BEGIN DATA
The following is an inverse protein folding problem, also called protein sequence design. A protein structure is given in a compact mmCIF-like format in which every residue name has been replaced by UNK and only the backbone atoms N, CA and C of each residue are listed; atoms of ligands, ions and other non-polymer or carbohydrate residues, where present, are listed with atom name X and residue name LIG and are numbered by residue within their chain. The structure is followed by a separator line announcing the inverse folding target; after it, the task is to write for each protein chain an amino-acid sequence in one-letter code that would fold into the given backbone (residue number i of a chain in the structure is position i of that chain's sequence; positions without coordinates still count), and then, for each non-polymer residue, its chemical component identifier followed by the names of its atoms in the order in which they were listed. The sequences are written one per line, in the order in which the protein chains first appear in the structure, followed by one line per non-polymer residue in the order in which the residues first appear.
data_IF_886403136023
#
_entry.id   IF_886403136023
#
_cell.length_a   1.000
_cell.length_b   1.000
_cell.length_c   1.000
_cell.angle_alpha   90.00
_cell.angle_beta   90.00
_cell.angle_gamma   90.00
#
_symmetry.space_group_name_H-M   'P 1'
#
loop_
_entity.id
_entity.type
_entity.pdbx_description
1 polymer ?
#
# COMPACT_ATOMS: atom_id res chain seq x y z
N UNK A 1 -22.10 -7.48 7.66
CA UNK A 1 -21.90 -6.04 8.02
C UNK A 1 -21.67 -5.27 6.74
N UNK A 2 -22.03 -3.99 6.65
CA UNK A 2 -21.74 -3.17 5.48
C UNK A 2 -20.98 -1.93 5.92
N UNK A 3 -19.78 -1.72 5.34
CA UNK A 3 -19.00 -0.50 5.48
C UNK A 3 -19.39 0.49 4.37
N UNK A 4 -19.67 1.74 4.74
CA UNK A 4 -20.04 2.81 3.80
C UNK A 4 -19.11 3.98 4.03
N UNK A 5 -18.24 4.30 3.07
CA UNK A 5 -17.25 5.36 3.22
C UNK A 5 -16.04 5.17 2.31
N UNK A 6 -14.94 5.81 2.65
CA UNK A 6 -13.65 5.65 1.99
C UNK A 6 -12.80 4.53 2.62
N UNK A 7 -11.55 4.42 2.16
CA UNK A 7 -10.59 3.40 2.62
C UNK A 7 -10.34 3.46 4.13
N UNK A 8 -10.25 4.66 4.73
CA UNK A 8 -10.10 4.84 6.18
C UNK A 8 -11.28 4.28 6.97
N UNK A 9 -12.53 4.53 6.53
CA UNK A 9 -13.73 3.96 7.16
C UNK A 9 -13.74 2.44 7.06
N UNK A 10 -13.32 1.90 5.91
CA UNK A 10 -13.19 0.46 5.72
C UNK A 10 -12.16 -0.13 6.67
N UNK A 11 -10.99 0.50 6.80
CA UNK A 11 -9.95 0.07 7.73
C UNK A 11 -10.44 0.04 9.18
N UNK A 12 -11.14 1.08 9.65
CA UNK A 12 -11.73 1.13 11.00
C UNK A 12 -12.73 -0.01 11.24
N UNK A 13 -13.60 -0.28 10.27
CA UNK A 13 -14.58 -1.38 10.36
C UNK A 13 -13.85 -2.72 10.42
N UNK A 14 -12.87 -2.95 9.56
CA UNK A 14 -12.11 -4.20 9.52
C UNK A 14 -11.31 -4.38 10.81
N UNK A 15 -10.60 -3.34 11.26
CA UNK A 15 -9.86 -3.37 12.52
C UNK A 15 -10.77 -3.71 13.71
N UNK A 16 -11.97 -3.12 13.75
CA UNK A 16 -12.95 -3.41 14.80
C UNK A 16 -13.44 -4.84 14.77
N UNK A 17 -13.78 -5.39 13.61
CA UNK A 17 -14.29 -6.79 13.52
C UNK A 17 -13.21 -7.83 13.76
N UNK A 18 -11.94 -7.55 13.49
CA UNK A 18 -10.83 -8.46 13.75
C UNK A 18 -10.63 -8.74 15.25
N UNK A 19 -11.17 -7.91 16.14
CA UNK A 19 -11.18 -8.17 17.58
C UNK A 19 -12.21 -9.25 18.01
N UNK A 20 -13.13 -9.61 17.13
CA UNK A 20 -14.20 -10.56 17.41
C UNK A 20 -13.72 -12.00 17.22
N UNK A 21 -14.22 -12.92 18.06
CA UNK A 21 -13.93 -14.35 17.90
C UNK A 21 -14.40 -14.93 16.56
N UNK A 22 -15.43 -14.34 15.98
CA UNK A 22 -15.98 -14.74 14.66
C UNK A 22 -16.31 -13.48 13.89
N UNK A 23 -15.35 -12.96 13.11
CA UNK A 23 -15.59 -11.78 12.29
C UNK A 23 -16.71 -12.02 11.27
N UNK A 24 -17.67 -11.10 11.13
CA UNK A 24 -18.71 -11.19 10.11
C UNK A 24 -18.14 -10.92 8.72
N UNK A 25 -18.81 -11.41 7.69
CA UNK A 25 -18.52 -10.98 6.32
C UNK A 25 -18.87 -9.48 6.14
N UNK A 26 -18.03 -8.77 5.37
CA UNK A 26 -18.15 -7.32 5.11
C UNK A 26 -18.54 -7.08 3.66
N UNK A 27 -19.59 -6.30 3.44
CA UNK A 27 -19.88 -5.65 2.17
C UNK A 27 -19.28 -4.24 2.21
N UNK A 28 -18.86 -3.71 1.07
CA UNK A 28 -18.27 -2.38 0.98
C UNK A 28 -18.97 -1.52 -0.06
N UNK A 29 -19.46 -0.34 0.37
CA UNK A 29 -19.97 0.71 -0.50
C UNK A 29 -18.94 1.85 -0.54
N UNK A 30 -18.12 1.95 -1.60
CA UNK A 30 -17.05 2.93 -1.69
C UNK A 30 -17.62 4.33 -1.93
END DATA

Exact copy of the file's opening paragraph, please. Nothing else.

The following is an inverse protein folding problem, also called protein sequence design. A protein structure is given in a compact mmCIF-like format in which every residue name has been replaced by UNK and only the backbone atoms N, CA and C of each residue are listed; atoms of ligands, ions and other non-polymer or carbohydrate residues, where present, are listed with atom name X and residue name LIG and are numbered by residue within their chain. The structure is followed by a separator line announcing the inverse folding target; after it, the task is to write for each protein chain an amino-acid sequence in one-letter code that would fold into the given backbone (residue number i of a chain in the structure is position i of that chain's sequence; positions without coordinates still count), and then, for each non-polymer residue, its chemical component identifier followed by the names of its atoms in the order in which they were listed. The sequences are written one per line, in the order in which the protein chains first appear in the structure, followed by one line per non-polymer residue in the order in which the residues first appear.